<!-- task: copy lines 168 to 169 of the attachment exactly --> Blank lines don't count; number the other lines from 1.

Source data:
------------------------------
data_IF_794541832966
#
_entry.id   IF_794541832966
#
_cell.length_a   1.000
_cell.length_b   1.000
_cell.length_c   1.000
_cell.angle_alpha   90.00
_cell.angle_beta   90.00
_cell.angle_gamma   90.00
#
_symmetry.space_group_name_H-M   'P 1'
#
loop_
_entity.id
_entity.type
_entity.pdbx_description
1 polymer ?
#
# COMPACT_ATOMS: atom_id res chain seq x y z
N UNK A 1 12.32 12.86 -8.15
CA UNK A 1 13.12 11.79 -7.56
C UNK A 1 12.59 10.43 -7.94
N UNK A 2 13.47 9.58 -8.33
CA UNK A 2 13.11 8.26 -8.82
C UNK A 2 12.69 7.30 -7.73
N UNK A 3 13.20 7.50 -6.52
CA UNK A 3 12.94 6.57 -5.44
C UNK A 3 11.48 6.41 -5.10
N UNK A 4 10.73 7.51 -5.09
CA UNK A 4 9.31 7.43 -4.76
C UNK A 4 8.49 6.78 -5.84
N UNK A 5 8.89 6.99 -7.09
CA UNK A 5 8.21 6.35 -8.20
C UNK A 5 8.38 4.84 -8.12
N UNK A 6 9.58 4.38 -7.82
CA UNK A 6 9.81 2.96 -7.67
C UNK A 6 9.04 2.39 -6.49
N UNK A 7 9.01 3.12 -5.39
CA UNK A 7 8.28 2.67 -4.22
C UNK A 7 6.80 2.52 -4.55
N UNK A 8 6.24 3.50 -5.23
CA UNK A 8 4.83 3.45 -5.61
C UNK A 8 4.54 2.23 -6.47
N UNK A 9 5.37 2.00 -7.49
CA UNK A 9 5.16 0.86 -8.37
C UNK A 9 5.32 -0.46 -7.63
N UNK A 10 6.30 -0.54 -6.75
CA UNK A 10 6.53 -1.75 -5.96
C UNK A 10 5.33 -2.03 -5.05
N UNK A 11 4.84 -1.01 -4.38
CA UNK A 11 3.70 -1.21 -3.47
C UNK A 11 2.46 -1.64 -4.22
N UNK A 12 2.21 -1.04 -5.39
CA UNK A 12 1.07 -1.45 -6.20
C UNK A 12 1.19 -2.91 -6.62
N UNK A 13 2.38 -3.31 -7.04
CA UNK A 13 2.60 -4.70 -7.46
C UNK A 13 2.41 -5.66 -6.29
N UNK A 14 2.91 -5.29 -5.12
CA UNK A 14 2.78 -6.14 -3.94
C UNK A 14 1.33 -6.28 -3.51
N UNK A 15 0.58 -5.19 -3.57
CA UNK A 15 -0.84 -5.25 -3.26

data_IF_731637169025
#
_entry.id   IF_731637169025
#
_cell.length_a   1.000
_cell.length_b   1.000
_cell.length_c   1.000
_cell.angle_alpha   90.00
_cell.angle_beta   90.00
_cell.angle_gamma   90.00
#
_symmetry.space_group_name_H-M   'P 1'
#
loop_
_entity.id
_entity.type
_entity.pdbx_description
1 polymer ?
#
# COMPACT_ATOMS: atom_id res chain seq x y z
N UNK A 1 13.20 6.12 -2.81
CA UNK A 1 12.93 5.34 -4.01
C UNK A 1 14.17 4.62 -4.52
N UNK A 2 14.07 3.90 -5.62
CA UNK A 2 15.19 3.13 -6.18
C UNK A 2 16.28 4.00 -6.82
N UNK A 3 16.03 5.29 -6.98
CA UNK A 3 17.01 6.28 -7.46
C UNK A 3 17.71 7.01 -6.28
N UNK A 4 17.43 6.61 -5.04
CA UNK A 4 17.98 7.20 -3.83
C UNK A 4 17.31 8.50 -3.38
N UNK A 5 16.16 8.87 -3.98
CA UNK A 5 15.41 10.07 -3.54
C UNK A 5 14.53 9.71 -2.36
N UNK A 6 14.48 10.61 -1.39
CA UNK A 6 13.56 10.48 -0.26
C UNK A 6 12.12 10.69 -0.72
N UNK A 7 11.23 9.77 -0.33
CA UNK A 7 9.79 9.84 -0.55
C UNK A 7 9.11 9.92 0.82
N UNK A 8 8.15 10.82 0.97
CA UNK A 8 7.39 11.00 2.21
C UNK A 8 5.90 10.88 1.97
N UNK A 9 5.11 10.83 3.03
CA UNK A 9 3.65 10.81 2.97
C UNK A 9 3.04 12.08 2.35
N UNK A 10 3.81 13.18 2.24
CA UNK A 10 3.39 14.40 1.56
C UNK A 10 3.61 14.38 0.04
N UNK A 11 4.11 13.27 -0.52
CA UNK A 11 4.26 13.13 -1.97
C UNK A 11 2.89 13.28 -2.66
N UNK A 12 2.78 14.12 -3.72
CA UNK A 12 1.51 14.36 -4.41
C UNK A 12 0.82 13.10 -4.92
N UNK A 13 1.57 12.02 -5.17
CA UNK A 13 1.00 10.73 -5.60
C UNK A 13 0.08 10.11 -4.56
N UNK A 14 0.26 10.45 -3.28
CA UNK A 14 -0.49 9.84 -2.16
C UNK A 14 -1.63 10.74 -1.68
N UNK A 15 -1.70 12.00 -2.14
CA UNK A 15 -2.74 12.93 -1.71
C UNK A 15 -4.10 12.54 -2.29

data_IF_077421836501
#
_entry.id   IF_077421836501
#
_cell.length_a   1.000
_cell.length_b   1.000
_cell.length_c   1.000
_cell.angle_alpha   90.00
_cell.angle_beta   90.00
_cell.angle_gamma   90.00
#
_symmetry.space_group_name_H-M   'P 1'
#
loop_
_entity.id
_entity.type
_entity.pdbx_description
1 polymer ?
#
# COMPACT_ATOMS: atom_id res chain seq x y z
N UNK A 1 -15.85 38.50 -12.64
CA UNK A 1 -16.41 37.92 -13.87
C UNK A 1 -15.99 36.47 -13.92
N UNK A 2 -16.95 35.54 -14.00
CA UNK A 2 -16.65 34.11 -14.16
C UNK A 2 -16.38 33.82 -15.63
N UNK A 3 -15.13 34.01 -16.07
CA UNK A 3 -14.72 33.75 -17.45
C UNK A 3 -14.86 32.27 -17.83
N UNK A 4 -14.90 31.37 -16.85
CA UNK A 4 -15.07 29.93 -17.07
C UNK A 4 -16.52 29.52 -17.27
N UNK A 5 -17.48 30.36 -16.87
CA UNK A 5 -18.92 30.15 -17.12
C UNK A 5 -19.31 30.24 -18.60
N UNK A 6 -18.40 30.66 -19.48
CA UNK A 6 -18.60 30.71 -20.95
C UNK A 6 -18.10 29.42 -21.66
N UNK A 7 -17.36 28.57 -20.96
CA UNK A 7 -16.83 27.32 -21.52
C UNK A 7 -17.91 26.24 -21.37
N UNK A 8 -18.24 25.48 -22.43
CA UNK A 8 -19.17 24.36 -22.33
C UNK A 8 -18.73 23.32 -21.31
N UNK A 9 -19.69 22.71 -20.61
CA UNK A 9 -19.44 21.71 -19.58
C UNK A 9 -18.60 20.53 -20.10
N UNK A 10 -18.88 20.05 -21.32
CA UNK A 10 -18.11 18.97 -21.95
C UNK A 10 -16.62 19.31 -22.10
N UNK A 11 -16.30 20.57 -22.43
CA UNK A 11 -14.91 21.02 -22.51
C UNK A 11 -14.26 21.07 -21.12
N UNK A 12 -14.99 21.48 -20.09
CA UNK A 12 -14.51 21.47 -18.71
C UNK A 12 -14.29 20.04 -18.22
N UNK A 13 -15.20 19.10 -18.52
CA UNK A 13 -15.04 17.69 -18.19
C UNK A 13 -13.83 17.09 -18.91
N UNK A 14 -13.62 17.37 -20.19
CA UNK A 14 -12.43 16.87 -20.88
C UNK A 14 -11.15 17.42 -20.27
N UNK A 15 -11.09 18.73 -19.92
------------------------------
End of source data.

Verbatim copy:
N UNK A 7 -17.36 28.57 -20.96
CA UNK A 7 -16.83 27.32 -21.52